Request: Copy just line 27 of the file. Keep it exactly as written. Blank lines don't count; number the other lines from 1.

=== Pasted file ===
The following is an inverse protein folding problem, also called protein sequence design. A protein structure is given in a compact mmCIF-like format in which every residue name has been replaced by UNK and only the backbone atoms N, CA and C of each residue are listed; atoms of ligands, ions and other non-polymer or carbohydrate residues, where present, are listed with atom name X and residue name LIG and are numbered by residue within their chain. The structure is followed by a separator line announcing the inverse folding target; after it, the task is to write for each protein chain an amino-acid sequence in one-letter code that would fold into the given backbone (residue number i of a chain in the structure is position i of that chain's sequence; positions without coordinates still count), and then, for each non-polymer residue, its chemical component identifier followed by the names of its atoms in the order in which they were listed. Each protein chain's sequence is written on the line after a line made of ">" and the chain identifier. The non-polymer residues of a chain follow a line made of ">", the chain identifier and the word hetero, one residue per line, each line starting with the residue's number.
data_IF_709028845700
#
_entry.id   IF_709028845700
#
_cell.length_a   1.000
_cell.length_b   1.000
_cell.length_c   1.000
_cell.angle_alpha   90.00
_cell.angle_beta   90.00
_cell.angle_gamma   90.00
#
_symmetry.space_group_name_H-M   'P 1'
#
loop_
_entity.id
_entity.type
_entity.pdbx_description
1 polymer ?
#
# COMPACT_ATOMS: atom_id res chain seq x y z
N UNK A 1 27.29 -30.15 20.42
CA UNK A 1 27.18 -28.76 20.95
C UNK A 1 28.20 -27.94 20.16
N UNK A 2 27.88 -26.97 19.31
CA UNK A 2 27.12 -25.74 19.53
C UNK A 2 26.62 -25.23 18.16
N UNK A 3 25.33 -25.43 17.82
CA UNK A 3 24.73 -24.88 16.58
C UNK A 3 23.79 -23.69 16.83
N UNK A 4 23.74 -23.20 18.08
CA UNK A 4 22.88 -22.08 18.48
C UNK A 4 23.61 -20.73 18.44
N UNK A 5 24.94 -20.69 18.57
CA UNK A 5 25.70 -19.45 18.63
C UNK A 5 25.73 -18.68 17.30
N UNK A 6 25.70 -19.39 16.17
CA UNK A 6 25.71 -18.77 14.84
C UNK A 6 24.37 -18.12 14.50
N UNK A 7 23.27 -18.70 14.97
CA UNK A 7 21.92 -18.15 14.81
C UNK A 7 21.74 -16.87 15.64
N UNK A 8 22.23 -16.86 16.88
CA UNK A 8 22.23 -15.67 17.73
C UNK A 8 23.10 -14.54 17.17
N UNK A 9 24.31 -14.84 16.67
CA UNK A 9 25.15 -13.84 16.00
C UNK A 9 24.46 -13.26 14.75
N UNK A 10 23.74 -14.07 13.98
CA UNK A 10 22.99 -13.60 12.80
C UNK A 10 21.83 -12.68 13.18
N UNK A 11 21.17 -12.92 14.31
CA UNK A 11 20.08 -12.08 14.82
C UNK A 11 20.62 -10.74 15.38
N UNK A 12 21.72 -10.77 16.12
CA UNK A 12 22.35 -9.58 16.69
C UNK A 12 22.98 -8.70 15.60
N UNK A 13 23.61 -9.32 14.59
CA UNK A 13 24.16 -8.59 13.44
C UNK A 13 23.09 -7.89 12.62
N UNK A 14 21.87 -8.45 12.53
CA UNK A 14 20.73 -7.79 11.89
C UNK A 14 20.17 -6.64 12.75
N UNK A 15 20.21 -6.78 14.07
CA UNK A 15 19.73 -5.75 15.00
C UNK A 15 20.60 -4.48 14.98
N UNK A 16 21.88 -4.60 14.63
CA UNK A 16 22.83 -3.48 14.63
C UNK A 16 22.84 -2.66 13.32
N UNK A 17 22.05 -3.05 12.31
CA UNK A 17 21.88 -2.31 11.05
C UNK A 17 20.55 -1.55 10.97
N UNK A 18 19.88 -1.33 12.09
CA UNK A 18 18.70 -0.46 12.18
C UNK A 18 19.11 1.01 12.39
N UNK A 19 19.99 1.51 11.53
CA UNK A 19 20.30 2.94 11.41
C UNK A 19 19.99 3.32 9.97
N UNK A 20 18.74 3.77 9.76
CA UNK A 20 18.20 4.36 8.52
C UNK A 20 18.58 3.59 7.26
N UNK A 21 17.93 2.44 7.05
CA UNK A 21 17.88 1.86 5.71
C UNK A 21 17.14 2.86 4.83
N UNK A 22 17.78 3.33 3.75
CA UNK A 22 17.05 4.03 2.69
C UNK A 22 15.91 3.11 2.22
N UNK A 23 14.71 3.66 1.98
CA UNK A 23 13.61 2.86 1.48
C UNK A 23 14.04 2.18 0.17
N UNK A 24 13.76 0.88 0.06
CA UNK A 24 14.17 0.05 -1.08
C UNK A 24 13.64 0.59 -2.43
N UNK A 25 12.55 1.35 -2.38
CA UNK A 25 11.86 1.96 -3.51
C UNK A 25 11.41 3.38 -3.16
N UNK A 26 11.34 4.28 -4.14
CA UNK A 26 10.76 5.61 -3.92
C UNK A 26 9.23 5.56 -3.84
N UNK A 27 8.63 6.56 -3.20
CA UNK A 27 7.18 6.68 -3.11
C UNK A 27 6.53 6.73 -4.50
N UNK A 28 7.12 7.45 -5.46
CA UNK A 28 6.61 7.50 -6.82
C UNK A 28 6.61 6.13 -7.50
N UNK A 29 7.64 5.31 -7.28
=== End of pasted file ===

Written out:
C UNK A 2 26.62 -25.23 18.16